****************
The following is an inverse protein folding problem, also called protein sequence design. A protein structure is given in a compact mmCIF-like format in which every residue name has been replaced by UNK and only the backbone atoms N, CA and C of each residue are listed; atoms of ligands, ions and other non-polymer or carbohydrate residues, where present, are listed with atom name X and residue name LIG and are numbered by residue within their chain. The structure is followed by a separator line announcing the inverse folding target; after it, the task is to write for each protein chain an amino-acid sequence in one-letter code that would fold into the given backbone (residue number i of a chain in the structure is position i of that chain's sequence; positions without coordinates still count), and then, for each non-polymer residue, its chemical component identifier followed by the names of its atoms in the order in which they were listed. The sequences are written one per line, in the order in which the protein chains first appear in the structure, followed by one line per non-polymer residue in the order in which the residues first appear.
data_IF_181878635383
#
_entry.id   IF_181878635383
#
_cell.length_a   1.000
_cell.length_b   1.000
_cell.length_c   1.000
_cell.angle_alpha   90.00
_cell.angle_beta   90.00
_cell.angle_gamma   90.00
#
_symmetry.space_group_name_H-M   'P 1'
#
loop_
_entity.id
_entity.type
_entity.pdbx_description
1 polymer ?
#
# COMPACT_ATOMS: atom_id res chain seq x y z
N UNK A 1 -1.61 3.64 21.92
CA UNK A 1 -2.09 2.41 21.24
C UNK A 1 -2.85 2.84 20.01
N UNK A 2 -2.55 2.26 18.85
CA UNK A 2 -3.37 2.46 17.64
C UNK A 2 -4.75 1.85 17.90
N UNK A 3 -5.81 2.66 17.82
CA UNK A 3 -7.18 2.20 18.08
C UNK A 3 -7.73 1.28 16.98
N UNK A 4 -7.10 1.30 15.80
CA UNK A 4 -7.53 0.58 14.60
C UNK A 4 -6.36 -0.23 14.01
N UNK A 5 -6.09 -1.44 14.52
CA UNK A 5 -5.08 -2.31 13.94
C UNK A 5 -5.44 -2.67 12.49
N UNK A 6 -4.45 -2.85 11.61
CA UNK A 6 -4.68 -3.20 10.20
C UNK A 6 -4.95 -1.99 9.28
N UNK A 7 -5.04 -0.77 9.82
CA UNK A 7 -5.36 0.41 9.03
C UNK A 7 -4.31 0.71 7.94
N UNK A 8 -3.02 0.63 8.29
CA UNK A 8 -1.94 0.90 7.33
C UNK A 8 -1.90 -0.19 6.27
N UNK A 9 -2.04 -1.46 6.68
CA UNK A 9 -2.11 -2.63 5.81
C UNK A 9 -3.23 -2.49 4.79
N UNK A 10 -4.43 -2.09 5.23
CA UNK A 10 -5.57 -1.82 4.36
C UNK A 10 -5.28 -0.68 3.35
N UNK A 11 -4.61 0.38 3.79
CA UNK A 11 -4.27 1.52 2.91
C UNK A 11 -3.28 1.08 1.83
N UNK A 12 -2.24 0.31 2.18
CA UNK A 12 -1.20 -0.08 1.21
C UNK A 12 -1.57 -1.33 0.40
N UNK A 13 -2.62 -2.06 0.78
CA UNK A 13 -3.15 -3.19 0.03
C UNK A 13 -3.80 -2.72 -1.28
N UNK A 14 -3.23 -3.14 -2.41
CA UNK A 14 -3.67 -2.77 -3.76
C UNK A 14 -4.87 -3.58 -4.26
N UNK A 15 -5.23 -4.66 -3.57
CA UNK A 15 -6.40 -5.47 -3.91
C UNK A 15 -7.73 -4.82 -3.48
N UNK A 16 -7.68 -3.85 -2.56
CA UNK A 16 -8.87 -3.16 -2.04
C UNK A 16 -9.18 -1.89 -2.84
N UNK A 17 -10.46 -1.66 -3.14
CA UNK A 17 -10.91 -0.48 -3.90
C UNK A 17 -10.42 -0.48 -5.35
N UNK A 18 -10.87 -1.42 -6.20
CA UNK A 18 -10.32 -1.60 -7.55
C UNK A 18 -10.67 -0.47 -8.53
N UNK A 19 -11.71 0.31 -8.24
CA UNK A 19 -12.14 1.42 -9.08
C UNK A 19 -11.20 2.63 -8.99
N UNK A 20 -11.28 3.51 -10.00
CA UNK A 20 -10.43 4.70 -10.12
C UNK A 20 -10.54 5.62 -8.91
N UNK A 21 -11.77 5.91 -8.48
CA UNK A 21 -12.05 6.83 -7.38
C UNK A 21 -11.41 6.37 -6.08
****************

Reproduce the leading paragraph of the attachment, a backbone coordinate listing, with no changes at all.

The following is an inverse protein folding problem, also called protein sequence design. A protein structure is given in a compact mmCIF-like format in which every residue name has been replaced by UNK and only the backbone atoms N, CA and C of each residue are listed; atoms of ligands, ions and other non-polymer or carbohydrate residues, where present, are listed with atom name X and residue name LIG and are numbered by residue within their chain. The structure is followed by a separator line announcing the inverse folding target; after it, the task is to write for each protein chain an amino-acid sequence in one-letter code that would fold into the given backbone (residue number i of a chain in the structure is position i of that chain's sequence; positions without coordinates still count), and then, for each non-polymer residue, its chemical component identifier followed by the names of its atoms in the order in which they were listed. The sequences are written one per line, in the order in which the protein chains first appear in the structure, followed by one line per non-polymer residue in the order in which the residues first appear.